Farooq Ahmad Bakloo* & Saima Tabassum** Contributors
(This article was published in the 34th issue of Enviro Annotations)
Water is an essential indigent of the human life from the history it is well recorded that the famous civilisations of the world were resided near the water sources because of this these civilisations were named as water civilisations. These civilisations are Mesopotamia Civilization (Tigris and Euphrates Rivers) Harappa Indus Valley civilisation (Indus and Ganges) Egypt Civilization (Nile River), and China civilisation (Yellow and Yangtze River).
In the present, the world the freshwater resources are shirking day by day, which as a result many cities of the world are facing acute water shortage in the current time. According to the survey of 2014 that reported that, the world’s 500 cities largest cities estimate that one in four is in a situation of water stress.
According to the BBC News report, the eleven cities of the world that are going to face the fresh water shortage these cities are Sao Paulo, Bangaluru, Beijing, Cario, Jakarta, Mosco, London, Tokyo and Miami ( https://www.bbc.com/news/world-42982959).
Cape Town is surrounded with water all around but will soon run out with drinking water. The local government is working hard to search for solutions to get fresh water. To get the continuous drinking water desalination plants, ground water collection projects and
Water recycling programmes are being conducted. (https://www.bbc.com/news/business-42626790).
Due to the population growth, the demand for the drinking water became more demanding.
According to the international rules, a country can be classified as 'water stressed' when water availability is less than 1700 m3 per capita per year whereas a country can be classified as 'water scarce' if it is less than 1000 cubic meter per capita per year. The average annual per capita availability of water in India, taking into consideration the population of the country as per the 2001 census, was 1816 cubic meters which decreased to1545 cubic meters in 2011 (Reference note June 2016 Lok Shaba Secretariat, New Delhi). The country obtains its 70% rainfall in the Monsoon that hoses the half of the country’s farmland (indiaenvironmentportal.org). During this entire period of the monsoon, a significant number of the residents of the country are not able to use this rainwater for productive purposes. The rainwater is collected through the technique called water harvesting. However, the irony is significant residents of the country did not yet realize the importance and advantages of this technique. In a contemporary period when the population of the country and economic growth are on the acceleration with full speed.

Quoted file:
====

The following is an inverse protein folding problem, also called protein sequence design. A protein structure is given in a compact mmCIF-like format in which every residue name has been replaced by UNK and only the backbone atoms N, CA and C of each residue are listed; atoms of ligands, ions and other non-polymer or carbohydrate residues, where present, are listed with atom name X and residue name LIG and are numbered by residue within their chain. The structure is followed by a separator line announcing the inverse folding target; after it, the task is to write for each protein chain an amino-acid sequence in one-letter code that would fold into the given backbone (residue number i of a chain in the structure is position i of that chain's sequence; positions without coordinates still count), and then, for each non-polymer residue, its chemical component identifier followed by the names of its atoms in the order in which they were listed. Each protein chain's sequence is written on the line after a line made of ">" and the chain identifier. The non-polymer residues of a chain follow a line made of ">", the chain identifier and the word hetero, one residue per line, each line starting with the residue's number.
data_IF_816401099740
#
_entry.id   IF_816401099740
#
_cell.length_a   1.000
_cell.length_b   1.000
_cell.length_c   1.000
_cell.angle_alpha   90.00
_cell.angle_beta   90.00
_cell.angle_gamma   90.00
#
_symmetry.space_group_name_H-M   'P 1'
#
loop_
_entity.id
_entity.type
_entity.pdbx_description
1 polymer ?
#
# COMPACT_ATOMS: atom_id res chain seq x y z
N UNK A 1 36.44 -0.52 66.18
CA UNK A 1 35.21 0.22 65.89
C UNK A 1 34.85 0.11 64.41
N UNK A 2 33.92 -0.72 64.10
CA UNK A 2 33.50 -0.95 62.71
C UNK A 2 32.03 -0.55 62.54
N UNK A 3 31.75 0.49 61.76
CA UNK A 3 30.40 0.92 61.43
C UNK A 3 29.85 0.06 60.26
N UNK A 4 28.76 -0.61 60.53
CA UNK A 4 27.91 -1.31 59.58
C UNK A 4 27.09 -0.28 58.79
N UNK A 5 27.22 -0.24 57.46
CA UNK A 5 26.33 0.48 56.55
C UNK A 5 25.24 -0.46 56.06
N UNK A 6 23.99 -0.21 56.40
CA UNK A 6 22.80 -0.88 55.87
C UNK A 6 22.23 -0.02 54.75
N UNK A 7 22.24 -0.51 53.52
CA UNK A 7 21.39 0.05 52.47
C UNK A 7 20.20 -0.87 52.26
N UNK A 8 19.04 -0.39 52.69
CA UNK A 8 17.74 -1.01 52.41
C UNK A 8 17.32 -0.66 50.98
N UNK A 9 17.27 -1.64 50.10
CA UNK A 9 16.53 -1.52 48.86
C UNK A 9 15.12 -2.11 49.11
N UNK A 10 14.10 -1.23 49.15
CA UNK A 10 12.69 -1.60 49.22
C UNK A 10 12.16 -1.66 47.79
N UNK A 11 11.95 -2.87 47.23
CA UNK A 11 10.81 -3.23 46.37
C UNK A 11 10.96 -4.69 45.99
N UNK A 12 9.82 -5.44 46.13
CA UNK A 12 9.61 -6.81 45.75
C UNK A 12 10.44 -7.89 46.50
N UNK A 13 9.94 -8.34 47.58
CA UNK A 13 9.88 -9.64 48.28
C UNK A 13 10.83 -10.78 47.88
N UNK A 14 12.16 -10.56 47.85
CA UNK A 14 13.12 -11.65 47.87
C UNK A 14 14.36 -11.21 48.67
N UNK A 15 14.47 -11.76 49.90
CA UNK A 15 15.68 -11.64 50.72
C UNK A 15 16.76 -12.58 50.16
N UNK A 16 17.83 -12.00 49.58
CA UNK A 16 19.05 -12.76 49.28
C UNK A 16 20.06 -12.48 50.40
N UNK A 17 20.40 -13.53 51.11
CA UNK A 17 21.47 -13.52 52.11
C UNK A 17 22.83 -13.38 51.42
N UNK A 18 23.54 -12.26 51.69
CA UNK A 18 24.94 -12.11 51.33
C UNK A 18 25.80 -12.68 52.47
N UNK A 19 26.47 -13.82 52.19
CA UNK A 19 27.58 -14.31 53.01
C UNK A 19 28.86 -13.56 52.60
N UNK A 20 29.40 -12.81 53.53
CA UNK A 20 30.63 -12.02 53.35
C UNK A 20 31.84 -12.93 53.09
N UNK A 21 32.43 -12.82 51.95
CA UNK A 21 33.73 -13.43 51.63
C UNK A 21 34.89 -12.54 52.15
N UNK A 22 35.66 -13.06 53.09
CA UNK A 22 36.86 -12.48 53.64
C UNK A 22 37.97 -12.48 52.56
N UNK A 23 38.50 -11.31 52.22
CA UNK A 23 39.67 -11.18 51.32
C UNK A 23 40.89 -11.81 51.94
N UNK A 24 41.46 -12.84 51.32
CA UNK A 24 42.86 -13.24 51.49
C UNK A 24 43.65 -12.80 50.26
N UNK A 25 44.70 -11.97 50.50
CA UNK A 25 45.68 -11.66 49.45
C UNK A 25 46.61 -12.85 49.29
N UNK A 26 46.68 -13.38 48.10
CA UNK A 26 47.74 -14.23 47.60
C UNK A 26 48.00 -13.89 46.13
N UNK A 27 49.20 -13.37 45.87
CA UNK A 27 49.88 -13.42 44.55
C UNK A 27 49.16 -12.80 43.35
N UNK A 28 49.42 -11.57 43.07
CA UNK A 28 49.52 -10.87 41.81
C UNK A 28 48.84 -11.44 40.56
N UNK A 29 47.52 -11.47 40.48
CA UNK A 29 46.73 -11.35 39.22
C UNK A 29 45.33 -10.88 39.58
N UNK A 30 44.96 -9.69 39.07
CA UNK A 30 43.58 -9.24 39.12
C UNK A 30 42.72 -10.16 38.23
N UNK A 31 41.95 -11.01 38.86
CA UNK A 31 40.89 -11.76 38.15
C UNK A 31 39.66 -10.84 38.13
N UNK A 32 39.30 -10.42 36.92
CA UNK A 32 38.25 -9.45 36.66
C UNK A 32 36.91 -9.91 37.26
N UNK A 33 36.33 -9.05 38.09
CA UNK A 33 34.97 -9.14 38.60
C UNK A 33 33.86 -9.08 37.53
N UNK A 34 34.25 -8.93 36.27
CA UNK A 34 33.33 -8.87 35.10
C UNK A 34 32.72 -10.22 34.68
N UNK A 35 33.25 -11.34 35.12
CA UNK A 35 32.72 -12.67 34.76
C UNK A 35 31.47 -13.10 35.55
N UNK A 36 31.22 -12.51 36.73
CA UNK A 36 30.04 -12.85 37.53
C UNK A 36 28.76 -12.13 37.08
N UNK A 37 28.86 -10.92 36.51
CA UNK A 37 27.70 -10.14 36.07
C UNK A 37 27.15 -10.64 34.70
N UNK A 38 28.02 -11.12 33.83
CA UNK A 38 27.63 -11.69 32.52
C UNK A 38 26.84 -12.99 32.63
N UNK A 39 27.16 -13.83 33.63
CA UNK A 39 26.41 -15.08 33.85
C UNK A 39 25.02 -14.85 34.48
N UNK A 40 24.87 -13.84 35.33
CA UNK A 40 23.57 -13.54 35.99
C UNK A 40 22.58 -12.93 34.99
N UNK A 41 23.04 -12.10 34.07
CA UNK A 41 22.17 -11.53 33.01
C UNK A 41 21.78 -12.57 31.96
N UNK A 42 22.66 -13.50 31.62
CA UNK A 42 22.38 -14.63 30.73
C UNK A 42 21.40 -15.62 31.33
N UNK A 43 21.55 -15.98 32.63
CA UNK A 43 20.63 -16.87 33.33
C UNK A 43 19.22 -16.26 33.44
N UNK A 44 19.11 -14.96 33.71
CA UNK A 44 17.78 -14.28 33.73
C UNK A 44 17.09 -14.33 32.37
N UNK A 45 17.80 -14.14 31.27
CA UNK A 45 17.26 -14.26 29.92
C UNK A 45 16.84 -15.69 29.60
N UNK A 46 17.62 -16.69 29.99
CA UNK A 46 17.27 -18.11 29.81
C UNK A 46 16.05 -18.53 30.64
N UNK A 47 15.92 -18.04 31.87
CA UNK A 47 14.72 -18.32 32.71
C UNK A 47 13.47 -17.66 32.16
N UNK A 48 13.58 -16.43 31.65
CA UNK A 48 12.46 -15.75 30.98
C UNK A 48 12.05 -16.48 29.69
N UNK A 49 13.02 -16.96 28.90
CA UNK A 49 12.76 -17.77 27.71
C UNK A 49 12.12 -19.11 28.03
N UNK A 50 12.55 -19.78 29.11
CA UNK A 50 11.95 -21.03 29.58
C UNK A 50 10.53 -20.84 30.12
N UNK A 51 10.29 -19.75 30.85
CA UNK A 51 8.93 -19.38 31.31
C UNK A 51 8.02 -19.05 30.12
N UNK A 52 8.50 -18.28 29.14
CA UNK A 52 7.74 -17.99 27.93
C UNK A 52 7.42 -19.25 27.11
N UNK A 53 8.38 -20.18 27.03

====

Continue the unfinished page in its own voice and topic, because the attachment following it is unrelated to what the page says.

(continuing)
The water supplies in the urban centers are in the stress, depletion of the groundwater is at the velocity. These above-mentioned factors, directly and indirectly, affect the water sources of the country negatively. At this time, the notion of the water harvesting becomes furthermore important as a mitigation step to conserve the freshwater resources and a ladder towards sustainable development.